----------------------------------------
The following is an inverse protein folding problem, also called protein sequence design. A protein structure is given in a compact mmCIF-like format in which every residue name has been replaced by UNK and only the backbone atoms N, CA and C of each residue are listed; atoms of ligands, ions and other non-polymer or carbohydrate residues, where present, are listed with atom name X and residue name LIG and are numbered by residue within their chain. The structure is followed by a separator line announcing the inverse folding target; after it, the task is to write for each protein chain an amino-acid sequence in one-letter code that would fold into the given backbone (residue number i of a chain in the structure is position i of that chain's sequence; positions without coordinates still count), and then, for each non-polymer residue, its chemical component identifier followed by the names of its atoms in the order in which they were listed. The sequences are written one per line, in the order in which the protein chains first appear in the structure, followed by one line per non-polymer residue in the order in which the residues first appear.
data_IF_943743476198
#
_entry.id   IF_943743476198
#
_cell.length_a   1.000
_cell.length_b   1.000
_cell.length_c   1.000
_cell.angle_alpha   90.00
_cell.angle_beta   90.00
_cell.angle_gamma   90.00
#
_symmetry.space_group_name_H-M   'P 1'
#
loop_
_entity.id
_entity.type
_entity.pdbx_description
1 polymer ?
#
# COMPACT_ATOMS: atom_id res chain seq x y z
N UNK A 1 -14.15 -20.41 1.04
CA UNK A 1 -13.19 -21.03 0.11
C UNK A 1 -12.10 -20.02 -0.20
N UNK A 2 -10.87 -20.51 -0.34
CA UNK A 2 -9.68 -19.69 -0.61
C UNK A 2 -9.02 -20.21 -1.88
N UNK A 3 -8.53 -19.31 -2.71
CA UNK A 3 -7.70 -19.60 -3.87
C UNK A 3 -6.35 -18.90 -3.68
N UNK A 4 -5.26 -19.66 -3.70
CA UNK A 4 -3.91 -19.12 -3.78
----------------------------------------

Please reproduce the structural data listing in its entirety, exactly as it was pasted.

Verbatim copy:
The following is an inverse protein folding problem, also called protein sequence design. A protein structure is given in a compact mmCIF-like format in which every residue name has been replaced by UNK and only the backbone atoms N, CA and C of each residue are listed; atoms of ligands, ions and other non-polymer or carbohydrate residues, where present, are listed with atom name X and residue name LIG and are numbered by residue within their chain. The structure is followed by a separator line announcing the inverse folding target; after it, the task is to write for each protein chain an amino-acid sequence in one-letter code that would fold into the given backbone (residue number i of a chain in the structure is position i of that chain's sequence; positions without coordinates still count), and then, for each non-polymer residue, its chemical component identifier followed by the names of its atoms in the order in which they were listed. The sequences are written one per line, in the order in which the protein chains first appear in the structure, followed by one line per non-polymer residue in the order in which the residues first appear.
data_IF_943743476198
#
_entry.id   IF_943743476198
#
_cell.length_a   1.000
_cell.length_b   1.000
_cell.length_c   1.000
_cell.angle_alpha   90.00
_cell.angle_beta   90.00
_cell.angle_gamma   90.00
#
_symmetry.space_group_name_H-M   'P 1'
#
loop_
_entity.id
_entity.type
_entity.pdbx_description
1 polymer ?
#
# COMPACT_ATOMS: atom_id res chain seq x y z
N UNK A 1 -14.15 -20.41 1.04
CA UNK A 1 -13.19 -21.03 0.11
C UNK A 1 -12.10 -20.02 -0.20
N UNK A 2 -10.87 -20.51 -0.34
CA UNK A 2 -9.68 -19.69 -0.61
C UNK A 2 -9.02 -20.21 -1.88
N UNK A 3 -8.53 -19.31 -2.71
CA UNK A 3 -7.70 -19.60 -3.87
C UNK A 3 -6.35 -18.90 -3.68
N UNK A 4 -5.26 -19.66 -3.70
CA UNK A 4 -3.91 -19.12 -3.78